Featured Research

from universities, journals, and other organizations

Obesity prevention programs can lower kids' blood pressure, even if they don't reduce body fat

Date:
March 28, 2014
Source:
University at Buffalo
Summary:
A systematic review and meta-analysis of published studies of the effect of child obesity intervention programs on blood pressure has found that whether such programs prevented obesity or not, many of them reduced blood pressure in children. Even modest elevations in the BP of adolescents, according to recent research, can pose cardiovascular problems later in life.

One of the serious health consequences of obesity is elevated blood pressure (BP), a particular problem in children because research has found that high BP in children usually follows them into adulthood, carrying with it a wide range of possible negative consequences.

Related Articles


Even modest elevations in the BP of adolescents, according to recent research, can pose cardiovascular problems later in life.

A systematic review and meta-analysis of published studies of the effect of child obesity intervention programs on blood pressure has found that whether such programs prevented obesity or not, many of them reduced BP in children. It also found that the most effective programs in this regard promoted both healthy eating and physical activity.

The study, one of the first of its kind, "Effect of Childhood Obesity Prevention Programs on BP: A Systematic Review and Meta-Analysis," was led by epidemiologist Youfa Wang, MD, PhD, of the University at Buffalo and conducted by researchers from Johns Hopkins University, UB and other institutions.

It was published online in the journal Circulation on Feb. 19, 2014 in advance of print publication.

Wang said, "Of the 28 obesity interventions with complete data that we analyzed, 13 (46 percent) had a favorable effect on both adiposity and BP and 11 interventions (39 percent) had a significant effect on the reduction of BP, even if they did not affect adiposity. "It is important to identify obesity intervention programs that can help children develop healthy lifestyles and keep BP at an optimal level," he says, "because these programs help them avoid many long-term health consequences."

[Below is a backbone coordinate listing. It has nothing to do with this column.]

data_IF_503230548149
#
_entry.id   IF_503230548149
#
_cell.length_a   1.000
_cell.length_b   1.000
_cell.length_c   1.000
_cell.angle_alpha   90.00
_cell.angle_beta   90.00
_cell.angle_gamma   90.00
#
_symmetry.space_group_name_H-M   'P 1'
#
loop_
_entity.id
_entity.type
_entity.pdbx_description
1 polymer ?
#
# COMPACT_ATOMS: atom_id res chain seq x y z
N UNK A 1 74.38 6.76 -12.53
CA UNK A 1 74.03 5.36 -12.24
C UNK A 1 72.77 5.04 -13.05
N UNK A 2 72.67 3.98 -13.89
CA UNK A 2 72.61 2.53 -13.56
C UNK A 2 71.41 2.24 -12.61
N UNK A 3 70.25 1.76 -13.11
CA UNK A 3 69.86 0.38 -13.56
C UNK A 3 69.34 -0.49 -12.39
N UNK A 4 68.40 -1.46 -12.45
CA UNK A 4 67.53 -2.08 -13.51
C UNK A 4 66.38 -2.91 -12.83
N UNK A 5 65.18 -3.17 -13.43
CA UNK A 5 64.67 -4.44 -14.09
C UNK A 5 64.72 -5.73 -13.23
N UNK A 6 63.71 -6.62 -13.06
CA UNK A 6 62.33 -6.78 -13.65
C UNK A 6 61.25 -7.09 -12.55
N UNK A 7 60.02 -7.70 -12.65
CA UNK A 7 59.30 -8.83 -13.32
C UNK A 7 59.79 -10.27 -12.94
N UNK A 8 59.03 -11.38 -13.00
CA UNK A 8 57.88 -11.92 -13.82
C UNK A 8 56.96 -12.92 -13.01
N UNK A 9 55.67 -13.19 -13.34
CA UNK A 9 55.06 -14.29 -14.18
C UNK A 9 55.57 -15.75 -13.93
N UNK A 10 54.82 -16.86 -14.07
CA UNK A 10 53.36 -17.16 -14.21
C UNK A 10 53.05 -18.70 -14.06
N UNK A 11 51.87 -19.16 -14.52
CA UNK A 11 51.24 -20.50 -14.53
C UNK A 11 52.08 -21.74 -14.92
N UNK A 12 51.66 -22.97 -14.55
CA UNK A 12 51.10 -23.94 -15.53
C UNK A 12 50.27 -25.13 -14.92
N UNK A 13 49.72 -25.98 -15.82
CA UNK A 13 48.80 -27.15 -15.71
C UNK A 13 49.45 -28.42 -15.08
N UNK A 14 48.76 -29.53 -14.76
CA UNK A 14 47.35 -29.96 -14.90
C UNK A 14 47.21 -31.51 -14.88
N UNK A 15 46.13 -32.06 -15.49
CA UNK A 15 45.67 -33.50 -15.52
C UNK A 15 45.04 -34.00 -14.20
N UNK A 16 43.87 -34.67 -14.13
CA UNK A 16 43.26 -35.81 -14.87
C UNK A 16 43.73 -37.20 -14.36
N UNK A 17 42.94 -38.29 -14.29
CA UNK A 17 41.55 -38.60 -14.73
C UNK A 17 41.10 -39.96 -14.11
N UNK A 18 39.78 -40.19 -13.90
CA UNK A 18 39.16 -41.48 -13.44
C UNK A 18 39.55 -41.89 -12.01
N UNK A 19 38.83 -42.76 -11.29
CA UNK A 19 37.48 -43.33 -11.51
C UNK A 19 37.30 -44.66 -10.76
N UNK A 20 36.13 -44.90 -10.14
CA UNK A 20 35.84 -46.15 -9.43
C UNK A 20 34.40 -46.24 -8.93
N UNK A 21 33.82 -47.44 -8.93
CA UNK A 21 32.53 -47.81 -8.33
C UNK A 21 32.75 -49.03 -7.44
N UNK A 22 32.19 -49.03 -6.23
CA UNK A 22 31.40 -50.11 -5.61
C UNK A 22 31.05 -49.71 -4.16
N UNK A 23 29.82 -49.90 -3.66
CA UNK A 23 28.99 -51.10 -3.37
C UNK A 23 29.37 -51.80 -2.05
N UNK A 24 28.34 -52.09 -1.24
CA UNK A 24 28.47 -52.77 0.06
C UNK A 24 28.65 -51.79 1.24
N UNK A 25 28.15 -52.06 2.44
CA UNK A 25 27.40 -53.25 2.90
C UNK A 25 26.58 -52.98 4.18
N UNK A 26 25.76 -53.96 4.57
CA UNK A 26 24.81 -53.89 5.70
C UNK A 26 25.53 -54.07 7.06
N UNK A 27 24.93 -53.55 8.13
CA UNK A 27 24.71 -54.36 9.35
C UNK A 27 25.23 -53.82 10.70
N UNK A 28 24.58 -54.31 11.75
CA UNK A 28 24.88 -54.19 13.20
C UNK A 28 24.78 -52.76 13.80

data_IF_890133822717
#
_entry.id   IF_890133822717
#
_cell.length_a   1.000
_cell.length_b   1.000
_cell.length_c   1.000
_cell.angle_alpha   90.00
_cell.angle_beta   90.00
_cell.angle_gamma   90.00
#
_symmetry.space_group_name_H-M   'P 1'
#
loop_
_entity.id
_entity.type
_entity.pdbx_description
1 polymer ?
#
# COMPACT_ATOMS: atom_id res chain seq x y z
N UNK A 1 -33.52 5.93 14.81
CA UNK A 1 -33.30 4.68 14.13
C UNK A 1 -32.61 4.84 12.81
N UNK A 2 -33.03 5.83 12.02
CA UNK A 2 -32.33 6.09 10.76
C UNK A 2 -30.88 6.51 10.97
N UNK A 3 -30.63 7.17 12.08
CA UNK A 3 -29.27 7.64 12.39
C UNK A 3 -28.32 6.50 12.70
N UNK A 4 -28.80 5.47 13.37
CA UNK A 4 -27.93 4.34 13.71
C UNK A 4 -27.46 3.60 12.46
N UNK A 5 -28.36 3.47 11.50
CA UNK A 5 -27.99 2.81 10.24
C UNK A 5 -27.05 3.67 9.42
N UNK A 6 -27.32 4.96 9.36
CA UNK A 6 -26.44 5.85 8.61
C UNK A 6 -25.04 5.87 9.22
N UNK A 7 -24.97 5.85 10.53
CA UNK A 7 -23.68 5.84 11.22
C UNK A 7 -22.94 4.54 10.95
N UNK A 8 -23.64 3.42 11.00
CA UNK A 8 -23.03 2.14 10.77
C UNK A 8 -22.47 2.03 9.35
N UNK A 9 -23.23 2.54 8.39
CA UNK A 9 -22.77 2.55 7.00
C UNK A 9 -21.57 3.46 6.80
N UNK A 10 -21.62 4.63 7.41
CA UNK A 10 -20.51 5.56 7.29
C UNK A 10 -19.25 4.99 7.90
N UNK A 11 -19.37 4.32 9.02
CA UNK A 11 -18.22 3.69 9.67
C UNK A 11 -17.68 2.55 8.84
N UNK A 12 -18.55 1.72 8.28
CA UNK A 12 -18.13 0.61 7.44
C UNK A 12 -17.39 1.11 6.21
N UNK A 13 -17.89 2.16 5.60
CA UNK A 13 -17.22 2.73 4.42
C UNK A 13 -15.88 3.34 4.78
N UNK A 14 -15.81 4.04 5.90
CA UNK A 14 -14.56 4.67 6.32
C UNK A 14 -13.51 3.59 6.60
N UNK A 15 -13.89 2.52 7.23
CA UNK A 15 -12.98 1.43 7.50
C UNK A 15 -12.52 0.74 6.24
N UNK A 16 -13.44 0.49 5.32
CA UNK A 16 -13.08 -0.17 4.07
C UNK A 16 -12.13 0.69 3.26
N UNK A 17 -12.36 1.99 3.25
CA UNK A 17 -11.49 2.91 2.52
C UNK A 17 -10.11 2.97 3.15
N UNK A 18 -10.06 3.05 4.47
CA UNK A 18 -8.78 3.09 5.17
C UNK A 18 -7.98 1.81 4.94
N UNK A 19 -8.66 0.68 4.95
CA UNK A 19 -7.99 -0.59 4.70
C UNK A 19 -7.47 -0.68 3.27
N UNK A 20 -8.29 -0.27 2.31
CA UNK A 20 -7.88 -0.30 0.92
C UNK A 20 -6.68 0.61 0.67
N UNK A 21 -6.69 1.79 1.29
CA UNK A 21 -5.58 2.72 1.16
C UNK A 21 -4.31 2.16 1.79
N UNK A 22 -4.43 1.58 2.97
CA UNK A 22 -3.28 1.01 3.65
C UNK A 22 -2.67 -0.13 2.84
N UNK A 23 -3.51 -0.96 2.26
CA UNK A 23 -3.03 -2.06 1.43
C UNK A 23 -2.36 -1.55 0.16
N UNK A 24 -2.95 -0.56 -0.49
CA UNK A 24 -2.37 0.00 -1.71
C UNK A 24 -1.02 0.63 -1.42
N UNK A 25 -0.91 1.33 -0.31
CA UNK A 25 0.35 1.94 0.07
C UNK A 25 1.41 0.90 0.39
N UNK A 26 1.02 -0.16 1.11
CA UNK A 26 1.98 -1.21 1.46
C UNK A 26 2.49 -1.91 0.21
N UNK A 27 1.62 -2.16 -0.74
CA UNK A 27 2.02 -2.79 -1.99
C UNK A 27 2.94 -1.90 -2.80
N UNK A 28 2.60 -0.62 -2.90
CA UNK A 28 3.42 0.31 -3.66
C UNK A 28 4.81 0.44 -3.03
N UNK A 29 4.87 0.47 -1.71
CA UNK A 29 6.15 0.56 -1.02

Wang's research team, now based at UB, is working on projects in the U.S. and abroad funded by the National Institutes of Health (NIH) that aim to assess the additional benefits of obesity prevention programs for children and to develop the most effective programs possible.

The team also is using transnational comparison studies to analyze factors suspected of contributing to the global obesity epidemic.


Story Source:

The above story is based on materials provided by University at Buffalo. The original article was written by Pat Donovan. Note: Materials may be edited for content and length.


Journal Reference:

  1. L. Cai, Y. Wu, R. F. Wilson, J. B. Segal, M. T. Kim, Y. Wang. Effect of Childhood Obesity Prevention Programs on Blood Pressure: A Systematic Review and Meta-Analysis. Circulation, 2014; DOI: 10.1161/CIRCULATIONAHA.113.005666

Cite This Page:

University at Buffalo. "Obesity prevention programs can lower kids' blood pressure, even if they don't reduce body fat." ScienceDaily. ScienceDaily, 28 March 2014. <www.sciencedaily.com/releases/2014/03/140328175038.htm>.